Chloroform was found to be very effective as an anesthetic. However, one serious problem with its use in medicine is that it has a low margin of safety. This means that there is only a small difference between a dose that is helpful and a dose that is harmful. In addition, chloroform inhalation for the purpose of anesthesia produces a number of potentially dangerous side effects.
Potential Health Dangers of Chloroform
Today scientists know that chloroform is not the wonder chemical that it first appeared to be. When it's inhaled, it can cause heartbeat irregularities that may be deadly. It can also cause liver and kidney damage. High concentrations of the chemical may produce headaches, dizziness, and gastrointestinal problems such as nausea and vomiting. In addition, chloroform has been classified as a probable carcinogen—a chemical that can cause cancer. Newer anesthetics have replaced chloroform in the operating room.
Chloroform is rapidly absorbed through both the respiratory tract and the gastrointestinal tract. It can also be absorbed through the skin. Once inside the body, it travels widely. Most of the chemical is eventually broken down or leaves the body by exhalation and excretion, but some may collect in body fat and organs.
Chloroform can be dangerous without being absorbed. Ultraviolet radiation from sunlight causes chloroform and oxygen in the environment to slowly react, forming a gas called phosgene. This gas is more toxic than chloroform and is especially dangerous if it collects in an enclosed space and becomes concentrated. Phosgene was used as a chemical weapon in World War One. Its formula is COCl2 or CCl2O. Both formulas are considered to be correct.
Interestingly, phosgene is an important industrial chemical today. The CDC (Centers for Disease Control and Prevention) says that it's used to make plastics and pesticides. Anyone who has to deal with the chemical needs to take adequate precautions and be very careful. Phosgene is a strong irritant in both its gaseous and its liquid form. It damages tissues in the nose, throat, and lungs and causes choking. It also irritates the skin and eyes.
Even chemists working with chloroform need to be careful with the chemical. The video below discusses safety tips for dealing with chloroform and other substances in the laboratory.
Chlorinated Water Benefits and Disadvantages
Research has shown that the biggest contributor to chloroform in our bodies is chlorinated water. Chlorine is often added to drinking water and swimming pool water to kill bacteria and other microbes. This job is very important, but unfortunately using chlorine as a disinfectant can cause problems.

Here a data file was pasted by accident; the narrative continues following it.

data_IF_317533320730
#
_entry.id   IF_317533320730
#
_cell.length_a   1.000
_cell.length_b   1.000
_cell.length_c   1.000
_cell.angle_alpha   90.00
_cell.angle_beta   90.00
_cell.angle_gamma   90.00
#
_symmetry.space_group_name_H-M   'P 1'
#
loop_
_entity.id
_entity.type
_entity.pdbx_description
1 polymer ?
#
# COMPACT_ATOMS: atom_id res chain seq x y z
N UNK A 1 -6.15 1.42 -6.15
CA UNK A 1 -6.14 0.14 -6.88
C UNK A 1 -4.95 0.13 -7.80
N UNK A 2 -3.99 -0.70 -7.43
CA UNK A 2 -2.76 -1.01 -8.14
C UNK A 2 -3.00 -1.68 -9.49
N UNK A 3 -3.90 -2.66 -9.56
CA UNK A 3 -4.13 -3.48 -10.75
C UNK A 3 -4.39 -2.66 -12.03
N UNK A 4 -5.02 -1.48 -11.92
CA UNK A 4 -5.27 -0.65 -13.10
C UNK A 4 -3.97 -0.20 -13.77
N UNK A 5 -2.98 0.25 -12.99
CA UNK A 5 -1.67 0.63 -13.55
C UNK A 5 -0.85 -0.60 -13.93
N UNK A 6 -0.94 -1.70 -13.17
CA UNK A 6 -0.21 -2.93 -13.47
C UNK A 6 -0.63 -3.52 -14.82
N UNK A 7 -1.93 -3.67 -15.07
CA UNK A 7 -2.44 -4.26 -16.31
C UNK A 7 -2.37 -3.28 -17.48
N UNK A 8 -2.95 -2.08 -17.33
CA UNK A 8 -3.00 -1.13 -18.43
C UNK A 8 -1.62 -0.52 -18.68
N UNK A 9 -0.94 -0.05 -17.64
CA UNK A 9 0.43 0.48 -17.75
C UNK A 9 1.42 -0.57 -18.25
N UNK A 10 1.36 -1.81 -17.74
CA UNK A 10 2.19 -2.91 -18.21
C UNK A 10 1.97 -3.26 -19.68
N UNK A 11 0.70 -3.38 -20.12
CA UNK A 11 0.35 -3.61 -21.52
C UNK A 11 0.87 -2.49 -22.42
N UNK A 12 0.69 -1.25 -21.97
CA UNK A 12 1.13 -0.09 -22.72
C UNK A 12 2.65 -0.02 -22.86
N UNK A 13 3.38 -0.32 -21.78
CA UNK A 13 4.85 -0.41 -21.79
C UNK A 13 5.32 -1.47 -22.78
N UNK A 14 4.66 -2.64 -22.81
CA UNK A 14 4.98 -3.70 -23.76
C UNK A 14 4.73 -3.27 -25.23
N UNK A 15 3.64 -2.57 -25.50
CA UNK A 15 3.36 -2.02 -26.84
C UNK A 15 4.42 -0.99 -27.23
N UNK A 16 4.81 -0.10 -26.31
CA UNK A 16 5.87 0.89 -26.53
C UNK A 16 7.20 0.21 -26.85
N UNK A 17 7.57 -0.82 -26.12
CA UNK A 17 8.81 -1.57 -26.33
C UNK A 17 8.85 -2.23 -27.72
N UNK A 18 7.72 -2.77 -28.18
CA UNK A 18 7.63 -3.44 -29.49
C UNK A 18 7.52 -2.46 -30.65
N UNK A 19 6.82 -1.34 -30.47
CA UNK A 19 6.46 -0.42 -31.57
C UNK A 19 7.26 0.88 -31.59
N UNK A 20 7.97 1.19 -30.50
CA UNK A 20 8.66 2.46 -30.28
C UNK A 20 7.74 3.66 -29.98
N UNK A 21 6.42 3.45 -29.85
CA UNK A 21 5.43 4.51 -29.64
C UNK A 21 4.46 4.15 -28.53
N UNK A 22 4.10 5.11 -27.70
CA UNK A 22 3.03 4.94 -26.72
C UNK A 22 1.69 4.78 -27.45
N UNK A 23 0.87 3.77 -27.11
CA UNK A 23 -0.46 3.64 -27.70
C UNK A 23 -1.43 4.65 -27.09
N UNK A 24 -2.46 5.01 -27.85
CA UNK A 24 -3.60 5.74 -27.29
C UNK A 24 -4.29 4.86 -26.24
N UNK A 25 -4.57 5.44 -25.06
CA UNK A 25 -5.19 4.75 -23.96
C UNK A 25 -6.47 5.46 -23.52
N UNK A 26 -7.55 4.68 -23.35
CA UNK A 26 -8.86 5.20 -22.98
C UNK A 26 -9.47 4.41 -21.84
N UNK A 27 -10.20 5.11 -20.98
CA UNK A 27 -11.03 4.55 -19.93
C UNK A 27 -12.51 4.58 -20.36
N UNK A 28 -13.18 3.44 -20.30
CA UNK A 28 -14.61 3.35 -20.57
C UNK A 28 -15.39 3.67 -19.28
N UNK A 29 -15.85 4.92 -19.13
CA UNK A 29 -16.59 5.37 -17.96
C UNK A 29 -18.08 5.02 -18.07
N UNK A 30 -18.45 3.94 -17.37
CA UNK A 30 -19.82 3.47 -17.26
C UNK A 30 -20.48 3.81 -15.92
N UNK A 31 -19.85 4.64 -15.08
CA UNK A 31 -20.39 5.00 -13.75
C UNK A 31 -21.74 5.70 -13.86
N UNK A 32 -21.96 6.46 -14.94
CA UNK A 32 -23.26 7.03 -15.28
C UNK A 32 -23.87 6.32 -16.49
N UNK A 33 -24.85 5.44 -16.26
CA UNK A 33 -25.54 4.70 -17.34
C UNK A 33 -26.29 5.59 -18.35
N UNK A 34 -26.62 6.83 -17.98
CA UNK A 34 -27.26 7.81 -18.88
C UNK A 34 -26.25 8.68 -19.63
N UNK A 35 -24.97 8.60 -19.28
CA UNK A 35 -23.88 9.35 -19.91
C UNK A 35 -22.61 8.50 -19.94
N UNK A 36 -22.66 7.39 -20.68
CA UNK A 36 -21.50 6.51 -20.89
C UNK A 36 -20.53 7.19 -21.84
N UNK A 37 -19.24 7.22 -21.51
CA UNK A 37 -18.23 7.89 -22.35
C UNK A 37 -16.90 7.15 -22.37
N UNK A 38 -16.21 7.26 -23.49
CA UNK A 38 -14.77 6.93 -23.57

Chloroform and other disinfection by-products form when chlorine reacts with organic molecules in water. In swimming pools, these organic molecules can come from shed skin cells, sweat, urine, cosmetics, sunscreens, leaves, and soil, for example. Once they are formed, chloroform and the other disinfection by-products are absorbed though the skin or enter the body when a person swallows water or breathes vapor coming from the water.
Chloroform Production in Homes and Industry
Scientists have found that chlorinated water in homes produces vapor containing chloroform, especially if the water is hot. The hotter the water, the higher the concentration of the chemical in the air. Hot shower or bathwater, hot cooking water, and hot laundry or dish washing water can all increase the concentration of chloroform in a home. Chlorine used to clean toilets or to bleach clothes can have the same effect.
Certain industries release chloroform into the atmosphere. They use the chemical as a reactant in chemical reactions and as a solvent—a chemical that dissolves other substances. Chloroform is used in some countries to produce a refrigerant known as R-22. The use of R-22 is gradually decreasing, however, since it causes ozone depletion in the atmosphere. Chloroform is also released into the air from pulp and paper mills and from landfills and hazardous waste sites.